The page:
Organizing a Writing Project by Guest Blogger Nona Smith, author of Stuffed, Emptying the Hoarder’s Nest, A True Tale.
Nona tells the story of writing Stuffed:
I didn’t start out with the idea of writing a book, but from the get-go, I was aware we were onto a unique experience. In late November of 2010, my husband, Art, became the executor of his friend Linda’s estate. Linda was a hoarder. Not your run-of-the-mill hoarder, but a collector of unique stuff as well as plain ol’ junk.
We felt it prudent to document what we found because in addition to being the executor, Art was the only on-site heir. So I took photographs of the plethora of original artwork by a famous botanical printmaker, the rare mechanical music machines and closets of musical scrolls, tools and computers and even of the life-size teddy bear reclining in the bathtub. I also photographed the stuff that had no value: old piles of crafting supplies, a jarful of unmarked keys, moldy, outdated textbooks. I saved emails from our friend Dan who helped us clean things out, and I took notes on research we conducted while trying to ascertain the value of one collection or another.
There was so much of everything I was afraid we might lose track of the details, so I bought an accordion folder and divided it into loosely organized categories. I was in Organization Mode. Writing about this hadn’t yet occurred to me.
Each time we entered Linda’s apartment and surveyed the chaos, my stomach clenched. Every horizontal surface was littered with things, every room was jam-packed. Stuffed animals were her particular passion and they were everywhere; literally hundreds of teddy bears, rabbits, monkeys, turtles and an occasional pig filled the place to overflowing. Three other apartments in this building plus a computer repair shop, a warehouse and two houses in southern California were similarly stuffed to the rafters.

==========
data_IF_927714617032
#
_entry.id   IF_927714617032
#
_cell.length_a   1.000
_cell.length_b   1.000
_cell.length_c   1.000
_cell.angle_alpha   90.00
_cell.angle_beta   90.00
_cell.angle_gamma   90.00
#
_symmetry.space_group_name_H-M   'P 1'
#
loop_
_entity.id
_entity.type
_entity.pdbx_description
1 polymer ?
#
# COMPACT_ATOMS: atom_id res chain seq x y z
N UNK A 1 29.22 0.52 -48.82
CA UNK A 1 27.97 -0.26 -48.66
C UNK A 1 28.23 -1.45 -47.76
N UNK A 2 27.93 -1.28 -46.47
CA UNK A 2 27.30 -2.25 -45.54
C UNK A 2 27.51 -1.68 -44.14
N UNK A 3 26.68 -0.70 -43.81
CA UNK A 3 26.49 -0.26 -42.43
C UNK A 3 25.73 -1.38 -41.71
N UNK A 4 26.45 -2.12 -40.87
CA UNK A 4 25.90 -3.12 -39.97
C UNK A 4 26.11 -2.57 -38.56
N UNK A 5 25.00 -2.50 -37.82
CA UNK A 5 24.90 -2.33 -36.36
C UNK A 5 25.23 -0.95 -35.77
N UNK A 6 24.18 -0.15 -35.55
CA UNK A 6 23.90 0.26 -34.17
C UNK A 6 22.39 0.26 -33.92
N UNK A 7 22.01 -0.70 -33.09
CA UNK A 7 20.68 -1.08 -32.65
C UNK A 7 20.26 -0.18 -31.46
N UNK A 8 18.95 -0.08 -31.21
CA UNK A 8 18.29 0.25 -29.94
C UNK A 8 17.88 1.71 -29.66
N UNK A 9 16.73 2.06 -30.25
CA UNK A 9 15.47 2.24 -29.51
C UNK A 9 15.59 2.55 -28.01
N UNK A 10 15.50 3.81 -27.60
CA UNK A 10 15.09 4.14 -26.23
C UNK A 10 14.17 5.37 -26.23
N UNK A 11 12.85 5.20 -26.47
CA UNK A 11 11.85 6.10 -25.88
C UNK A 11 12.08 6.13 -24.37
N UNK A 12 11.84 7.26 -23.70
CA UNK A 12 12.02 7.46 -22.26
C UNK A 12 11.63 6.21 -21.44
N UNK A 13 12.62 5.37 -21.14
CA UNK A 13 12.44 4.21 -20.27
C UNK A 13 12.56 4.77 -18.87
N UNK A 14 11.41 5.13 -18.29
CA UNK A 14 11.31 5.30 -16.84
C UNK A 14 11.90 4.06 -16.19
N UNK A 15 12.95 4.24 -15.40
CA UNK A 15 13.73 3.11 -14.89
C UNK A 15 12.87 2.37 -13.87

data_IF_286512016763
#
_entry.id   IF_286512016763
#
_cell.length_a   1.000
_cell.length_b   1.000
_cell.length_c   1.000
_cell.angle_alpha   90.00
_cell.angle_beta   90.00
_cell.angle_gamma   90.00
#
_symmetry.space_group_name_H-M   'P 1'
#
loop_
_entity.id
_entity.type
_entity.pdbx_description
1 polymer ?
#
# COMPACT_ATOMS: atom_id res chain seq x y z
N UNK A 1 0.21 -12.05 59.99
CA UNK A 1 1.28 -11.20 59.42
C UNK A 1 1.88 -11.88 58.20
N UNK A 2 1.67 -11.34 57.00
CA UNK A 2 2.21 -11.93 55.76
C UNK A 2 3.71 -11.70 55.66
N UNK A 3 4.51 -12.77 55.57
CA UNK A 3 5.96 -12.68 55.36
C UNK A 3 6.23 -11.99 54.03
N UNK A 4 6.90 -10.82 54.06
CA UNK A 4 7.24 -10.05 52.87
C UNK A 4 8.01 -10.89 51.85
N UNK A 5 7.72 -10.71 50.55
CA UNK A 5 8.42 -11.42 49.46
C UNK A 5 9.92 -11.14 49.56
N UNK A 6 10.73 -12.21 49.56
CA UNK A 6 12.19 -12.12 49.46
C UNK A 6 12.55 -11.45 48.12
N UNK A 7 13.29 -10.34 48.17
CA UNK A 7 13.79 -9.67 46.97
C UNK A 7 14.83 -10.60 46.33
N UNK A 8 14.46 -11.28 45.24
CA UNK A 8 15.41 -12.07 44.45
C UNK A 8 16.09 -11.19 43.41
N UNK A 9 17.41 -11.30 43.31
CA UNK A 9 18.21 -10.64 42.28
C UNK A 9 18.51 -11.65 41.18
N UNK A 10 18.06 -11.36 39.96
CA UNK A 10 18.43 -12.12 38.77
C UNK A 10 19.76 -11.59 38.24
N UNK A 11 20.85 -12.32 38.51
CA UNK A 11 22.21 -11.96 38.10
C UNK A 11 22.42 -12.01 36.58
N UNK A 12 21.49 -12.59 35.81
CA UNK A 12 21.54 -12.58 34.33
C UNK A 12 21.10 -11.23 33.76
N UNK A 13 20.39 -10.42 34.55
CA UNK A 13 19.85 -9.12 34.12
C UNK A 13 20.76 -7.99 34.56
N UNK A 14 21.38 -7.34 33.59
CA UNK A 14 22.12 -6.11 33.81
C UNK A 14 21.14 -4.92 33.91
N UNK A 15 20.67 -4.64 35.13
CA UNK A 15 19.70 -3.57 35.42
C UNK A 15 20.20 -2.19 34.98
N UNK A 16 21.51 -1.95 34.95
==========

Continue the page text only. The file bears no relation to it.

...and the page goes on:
The disorder was unsettling, disturbing, and invaded my dreams. I would have liked to simply walk away from the mess. But we needed to deal with it in a methodical manner until it was all disposed of and converted into cash. In the end, it was this disorder–––and the teddy bears–––that drove me to writing. Writing became my therapy and helped me process the experience.
In order not to get crushed by the telling of the story, I decided three things. First, I wanted to introduce my readers to Linda and her husband Al, also a hoarder, who had died years earlier. I wanted them to be known as people, not simply hoarders. In addition, I wanted my audience to understand the malady called hoarding as I myself learned about it. Second, I didn’t want this tale to be depressing, so I made it a point to look for humor where I could find it. The third decision was strictly an organizational one. I chose to isolate each collection or problem and write about it as we encountered it. That accordion folder helped me follow a single story line and not drift anywhere else.
The stuffed animals, with their sad, accusatory eyes, had the first story to tell. I stuck with them until they all happily found new homes. Then I introduced our friend Dan who played a major role in assisting us with our responsibilities to this estate. Dependable, loquacious Dan weaves in and out of the tale. Whenever he turns up, there’s food involved, and I was able to make that a kind of repetitive, happy theme. He also writes funny emails, so I saved those in the appropriate accordion file sections.
If Dan is our “hero,” Mike Em is his evil counterpart. Mike Em’s story-thread involves the mechanical musical instrument collection. He comes into the story early on and he was such an abrasive person from our first encounters with him that I knew intuitively I should keep his email correspondence. It served me well when writing about him later.
And finally, I never began writing about a problem or a collection until that issue had been settled. As each thing resolved itself, I contained it in a chapter. Sometimes, one chapter spilled into two, such as finding the hidden safe, which turned out to be safes. However, knowing the story line from start to finish was a strategy I believe helped me find the humor I hoped to maintain. Occasionally that humor came from a single adjective, such as Mike Em’s “turd-colored suspenders.” Sometimes I had to search further and exaggerate a bit. But not having to worry about the story’s conclusion freed me to look for the lightness.
In the beginning, the teddy bears’ happy endings encouraged me to write on. Toward the end of our adventure, I felt compelled to tell the tale to its finish in order to honor the time we’d spent and the people who’d helped us along the way.
Note from Marlene: I read Stuffed and enjoyed every bit of it. What could be a sad story is told in an upbeat, positive way, with a satisfying ending. Well-written and entertaining.
Nona Smith writes memoir and short stories with a humorous bent that show how life’s foibles connect us to each other. She lives on the Mendocino Coast with her husband Art and two spoiled cats, Missy and Buster.
Photo by Rosalie Winesuff